Like most of my friends and colleagues, I’ve started using Zoom a lot these last couple of weeks. Mostly I’ve used it to video-conference with my 18 cousins, which has brought us back to our weekly Sunday lunches when we were kids (I’m half Italian). Zoom was a great tool for travelers before the COVID-19 pandemic, and it will be that again. Right now, though, it’s an amazing way to keep in touch with friends and family as we all adhere to social distancing guidelines. And best of all, group Zoom calls of 40 minutes or less are free (I’ve since upgraded to the Pro plan for $14.99/month).
Slowly but surely, I’ve picked up a few Zoom tips. Here are a few of them:
- I find that it’s much better to use Zoom with a laptop than with a phone. A computer is steadier and lets you see everyone on the call (to do this, change from “Speaker View,” where just the person speaking shows up, to “Gallery View,” where you can see everyone).
- You can change your background so that you look, for example, like you’re standing in front of the Golden Gate Bridge and not in your living room, which your three-year-old destroyed a week ago and you haven’t gotten around to cleaning up. To change your background, go to “Virtual Background” in “Settings” (on a Mac, select “Preferences” from the “zoom.us” drop-down menu up top). More details on how to do this are here.
- You definitely don’t want to make the same mistake the British Prime Minister made when he took a snapshot of a Zoom video call and left in the unique Zoom meeting ID in the upper-lefthand corner. Now everyone can see it.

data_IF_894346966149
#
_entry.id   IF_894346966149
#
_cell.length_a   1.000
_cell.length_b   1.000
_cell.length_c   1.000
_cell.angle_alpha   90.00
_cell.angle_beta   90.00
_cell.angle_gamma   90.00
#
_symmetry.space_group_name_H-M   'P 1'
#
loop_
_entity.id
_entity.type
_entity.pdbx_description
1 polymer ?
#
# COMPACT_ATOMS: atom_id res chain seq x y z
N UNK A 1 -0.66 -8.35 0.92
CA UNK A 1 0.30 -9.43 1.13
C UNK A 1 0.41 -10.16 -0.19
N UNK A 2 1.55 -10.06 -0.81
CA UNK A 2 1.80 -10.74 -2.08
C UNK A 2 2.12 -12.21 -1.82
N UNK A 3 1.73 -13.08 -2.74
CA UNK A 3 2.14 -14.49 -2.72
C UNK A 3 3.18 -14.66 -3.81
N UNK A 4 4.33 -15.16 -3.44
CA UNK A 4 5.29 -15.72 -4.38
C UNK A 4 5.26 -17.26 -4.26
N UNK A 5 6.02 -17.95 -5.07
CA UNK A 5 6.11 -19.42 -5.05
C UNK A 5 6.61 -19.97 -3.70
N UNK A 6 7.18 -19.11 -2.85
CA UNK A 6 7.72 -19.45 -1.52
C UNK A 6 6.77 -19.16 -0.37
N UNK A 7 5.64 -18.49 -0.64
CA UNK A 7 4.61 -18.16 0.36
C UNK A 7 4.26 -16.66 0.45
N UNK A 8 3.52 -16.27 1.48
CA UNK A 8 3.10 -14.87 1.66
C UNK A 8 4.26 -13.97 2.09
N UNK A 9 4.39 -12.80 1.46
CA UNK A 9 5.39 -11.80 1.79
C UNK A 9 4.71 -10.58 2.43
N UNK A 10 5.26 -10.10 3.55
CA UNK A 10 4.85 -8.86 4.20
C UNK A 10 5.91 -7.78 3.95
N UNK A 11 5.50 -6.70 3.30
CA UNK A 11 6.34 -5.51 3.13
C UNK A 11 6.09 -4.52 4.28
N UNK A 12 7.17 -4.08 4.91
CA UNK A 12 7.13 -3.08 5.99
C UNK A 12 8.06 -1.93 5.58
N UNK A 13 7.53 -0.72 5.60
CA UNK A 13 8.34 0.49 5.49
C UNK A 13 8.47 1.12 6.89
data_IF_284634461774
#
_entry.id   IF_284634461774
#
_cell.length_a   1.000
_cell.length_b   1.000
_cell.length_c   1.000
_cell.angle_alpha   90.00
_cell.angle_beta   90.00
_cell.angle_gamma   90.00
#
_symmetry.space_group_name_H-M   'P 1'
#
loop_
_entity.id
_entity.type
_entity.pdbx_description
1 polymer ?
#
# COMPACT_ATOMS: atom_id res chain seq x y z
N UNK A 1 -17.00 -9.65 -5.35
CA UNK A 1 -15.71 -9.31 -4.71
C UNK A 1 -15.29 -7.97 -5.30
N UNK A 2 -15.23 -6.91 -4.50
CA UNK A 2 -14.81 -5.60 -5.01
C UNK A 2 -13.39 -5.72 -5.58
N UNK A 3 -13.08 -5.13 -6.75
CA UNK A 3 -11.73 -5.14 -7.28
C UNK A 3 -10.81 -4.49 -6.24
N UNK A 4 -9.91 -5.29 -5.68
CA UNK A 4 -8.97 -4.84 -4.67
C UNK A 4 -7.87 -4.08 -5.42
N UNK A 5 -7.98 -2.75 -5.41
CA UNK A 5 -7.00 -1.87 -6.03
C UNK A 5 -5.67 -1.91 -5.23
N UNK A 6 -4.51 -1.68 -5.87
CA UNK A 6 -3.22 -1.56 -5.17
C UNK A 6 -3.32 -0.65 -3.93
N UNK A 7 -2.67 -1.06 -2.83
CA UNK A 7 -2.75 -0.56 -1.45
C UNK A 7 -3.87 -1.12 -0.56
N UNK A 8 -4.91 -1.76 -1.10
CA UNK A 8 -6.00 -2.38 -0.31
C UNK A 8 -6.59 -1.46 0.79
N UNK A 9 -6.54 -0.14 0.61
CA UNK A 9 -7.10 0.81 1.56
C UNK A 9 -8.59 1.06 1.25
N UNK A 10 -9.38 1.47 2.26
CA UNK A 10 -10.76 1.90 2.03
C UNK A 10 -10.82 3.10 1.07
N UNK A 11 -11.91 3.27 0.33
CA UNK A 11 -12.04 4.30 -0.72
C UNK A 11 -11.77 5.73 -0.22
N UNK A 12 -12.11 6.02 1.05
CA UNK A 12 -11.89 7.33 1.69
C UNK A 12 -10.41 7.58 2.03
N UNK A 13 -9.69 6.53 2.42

- To see how you look before you start a Zoom video-call, you can go into “Settings” (via “Preferences” on a Mac) and then select “Video.” You can see a real-time preview here. Remember, lighting is important!
Here are a few other safety measures to take that learned reading this Zoom blog post:
- “Manage screen sharing: The first rule of Zoom Club: Don’t give up control of your screen. You do not want random people in your public event taking control of the screen and sharing unwanted content with the group. You can restrict this — before the meeting and during the meeting in the host control bar — so that you’re the only one who can screen-share.”
- “Manage your participants: Some of the other great features to help secure your Zoom event and host with confidence:
- “Allow only signed-in users to join: If someone tries to join your event and isn’t logged into Zoom with the email they were invited through, they will receive this message“
- “Lock the meeting: It’s always smart to lock your front door, even when you’re inside the house. When you lock a Zoom Meeting that’s already started, no new participants can join, even if they have the meeting ID and password (if you have required one). In the meeting, click Participants at the bottom of your Zoom window. In the Participants pop-up, click the button that says Lock Meeting.”
- “Set up your own two-factor authentication: You don’t have to share the actual meeting link! Generate a random Meeting ID when scheduling your event and require a password to join. Then you can share that Meeting ID on Twitter but only send the password to join via DM.”
- “Remove unwanted or disruptive participants: From that Participants menu, you can mouse over a participant’s name, and several options will appear, including Remove. Click that to kick someone out of the meeting.”
And finally, here’s Zoom’s own page dedicated to COVID-19, full of more resources and tips.
Have your own Zoom tips?
Please share your Zoom tips, and/or any Zoom experiences, in the comments below! During the COVID-19 pandemic and after—once we’re back to traveling again—Zoom is a great way to connect with others from afar. Especially when you know how to use it!
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